New Australian technology supported by the Morrison Government is helping to clean Sydney Harbour and show how we can get more plastic and other pollution out of our waterways.
Trials of new Seabin Smart Technology at Sydney Harbour Defence sites have removed 2,920kg of plastic, fuels and detergents from Sydney Harbour in the past 12 months and plans are now underway to expand the technology.
Minister for the Environment Sussan Ley visited Garden Island today with the Member for Wentworth David Sharma, where the Seabin trial has been removing140kg of waste per week, including one item of plastic every 40 seconds.
Minister for Defence Industry and Minister for Science and Technology Melissa Price said the Defence trial had exceeded all expectations and that three permanent units would be maintained at Garden Island.
“Over a two-week period, the Seabins captured 6,198 items of waste from Sydney Harbour, including 3,500 microfibres and microplastics, and 2,000 unidentifiable pieces of plastic waste,” Minister Price said.
“This is Australian technology which costs as little as $1 a day to run and which can have huge dividends for the environment.”
Minister for the Environment Sussan Ley said that the one-year trial involving Defence and its industry partners, Veolia Environmental Services, was another example of the Morrison Government’s commitment to tackling waste and recycling.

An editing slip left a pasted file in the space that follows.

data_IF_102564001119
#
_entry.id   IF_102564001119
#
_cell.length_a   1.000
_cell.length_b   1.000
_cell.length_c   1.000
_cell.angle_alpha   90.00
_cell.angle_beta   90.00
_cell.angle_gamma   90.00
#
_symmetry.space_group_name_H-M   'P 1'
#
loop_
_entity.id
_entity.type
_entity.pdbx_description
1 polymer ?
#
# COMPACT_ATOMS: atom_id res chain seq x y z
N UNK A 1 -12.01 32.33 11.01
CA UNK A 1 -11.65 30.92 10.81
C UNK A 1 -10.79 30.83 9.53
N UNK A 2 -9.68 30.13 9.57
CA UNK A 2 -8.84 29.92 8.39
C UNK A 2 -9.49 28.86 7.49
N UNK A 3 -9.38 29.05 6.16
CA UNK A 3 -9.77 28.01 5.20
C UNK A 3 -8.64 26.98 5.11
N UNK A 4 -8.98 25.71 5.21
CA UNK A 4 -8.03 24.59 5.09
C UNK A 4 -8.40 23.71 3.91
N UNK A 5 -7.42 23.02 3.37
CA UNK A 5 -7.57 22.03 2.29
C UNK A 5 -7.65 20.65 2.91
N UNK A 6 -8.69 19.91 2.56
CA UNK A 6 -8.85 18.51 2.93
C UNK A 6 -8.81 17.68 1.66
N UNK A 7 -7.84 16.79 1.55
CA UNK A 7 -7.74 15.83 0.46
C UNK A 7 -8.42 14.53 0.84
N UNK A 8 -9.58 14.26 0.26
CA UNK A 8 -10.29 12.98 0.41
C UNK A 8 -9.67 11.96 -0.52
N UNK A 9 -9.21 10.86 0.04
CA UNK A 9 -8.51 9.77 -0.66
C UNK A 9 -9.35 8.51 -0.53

As people spend time outdoors and on our waterways at this time of year, it is a great time to focus on the role we can all play in protecting our environment.
“We can’t keep putting plastic in our oceans and it starts by getting our waste into the recycling bin where it belongs,” Minister Ley said.
“We have made waste and recycling a national priority and it is one that requires us all to get involved.
“The Remade in Australia recycling campaign is an important reminder of the role consumers can play as we transform the nation’s recycling capacity and take responsibility for our waste.
“Industry is certainly stepping up at the same time and innovative technology like the Seabin is another important example.”
Member for Wentworth David Sharma said that the project would have benefits for beaches across the Harbour’s east and that the success of the trial on Sydney Harbour would help focus all Australians on the importance of keeping waterways clean.
“Sydney Harbour is one of the world’s great waterways and this technology is an important sign of our commitment to keeping it that way,” Mr Sharma said.
“Defence has always been a part of the Harbour landscape both through current sites like Garden Island and our former Defence Sites now managed through the Sydney Harbour Federation Trust.”